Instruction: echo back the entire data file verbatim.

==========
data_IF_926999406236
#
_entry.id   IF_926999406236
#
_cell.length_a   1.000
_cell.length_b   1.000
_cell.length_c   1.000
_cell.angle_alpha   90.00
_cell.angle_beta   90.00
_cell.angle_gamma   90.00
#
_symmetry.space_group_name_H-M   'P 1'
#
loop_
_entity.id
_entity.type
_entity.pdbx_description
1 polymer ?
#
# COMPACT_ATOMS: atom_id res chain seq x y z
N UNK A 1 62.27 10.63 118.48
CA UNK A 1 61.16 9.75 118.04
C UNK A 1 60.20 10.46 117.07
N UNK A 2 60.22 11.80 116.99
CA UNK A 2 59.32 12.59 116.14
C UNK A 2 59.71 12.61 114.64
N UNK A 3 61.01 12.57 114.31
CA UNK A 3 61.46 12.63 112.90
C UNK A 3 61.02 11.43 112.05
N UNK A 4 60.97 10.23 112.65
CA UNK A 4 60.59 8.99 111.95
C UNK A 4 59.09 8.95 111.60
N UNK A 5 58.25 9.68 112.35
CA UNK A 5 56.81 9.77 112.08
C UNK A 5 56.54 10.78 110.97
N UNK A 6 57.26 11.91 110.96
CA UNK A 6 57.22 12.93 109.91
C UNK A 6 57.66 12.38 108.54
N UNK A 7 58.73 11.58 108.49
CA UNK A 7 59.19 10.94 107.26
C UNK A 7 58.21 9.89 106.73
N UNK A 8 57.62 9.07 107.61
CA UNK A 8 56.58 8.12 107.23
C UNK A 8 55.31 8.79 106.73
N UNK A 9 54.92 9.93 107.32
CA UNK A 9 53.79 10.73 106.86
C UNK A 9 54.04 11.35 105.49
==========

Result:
data_IF_926999406236
#
_entry.id   IF_926999406236
#
_cell.length_a   1.000
_cell.length_b   1.000
_cell.length_c   1.000
_cell.angle_alpha   90.00
_cell.angle_beta   90.00
_cell.angle_gamma   90.00
#
_symmetry.space_group_name_H-M   'P 1'
#
loop_
_entity.id
_entity.type
_entity.pdbx_description
1 polymer ?
#
# COMPACT_ATOMS: atom_id res chain seq x y z
N UNK A 1 62.27 10.63 118.48
CA UNK A 1 61.16 9.75 118.04
C UNK A 1 60.20 10.46 117.07
N UNK A 2 60.22 11.80 116.99
CA UNK A 2 59.32 12.59 116.14
C UNK A 2 59.71 12.61 114.64
N UNK A 3 61.01 12.57 114.31
CA UNK A 3 61.46 12.63 112.90
C UNK A 3 61.02 11.43 112.05
N UNK A 4 60.97 10.23 112.65
CA UNK A 4 60.59 8.99 111.95
C UNK A 4 59.09 8.95 111.60
N UNK A 5 58.25 9.68 112.35
CA UNK A 5 56.81 9.77 112.08
C UNK A 5 56.54 10.78 110.97
N UNK A 6 57.26 11.91 110.96
CA UNK A 6 57.22 12.93 109.91
C UNK A 6 57.66 12.38 108.54
N UNK A 7 58.73 11.58 108.49
CA UNK A 7 59.19 10.94 107.26
C UNK A 7 58.21 9.89 106.73
N UNK A 8 57.62 9.07 107.61
CA UNK A 8 56.58 8.12 107.23
C UNK A 8 55.31 8.79 106.73
N UNK A 9 54.92 9.93 107.32
CA UNK A 9 53.79 10.73 106.86
C UNK A 9 54.04 11.35 105.49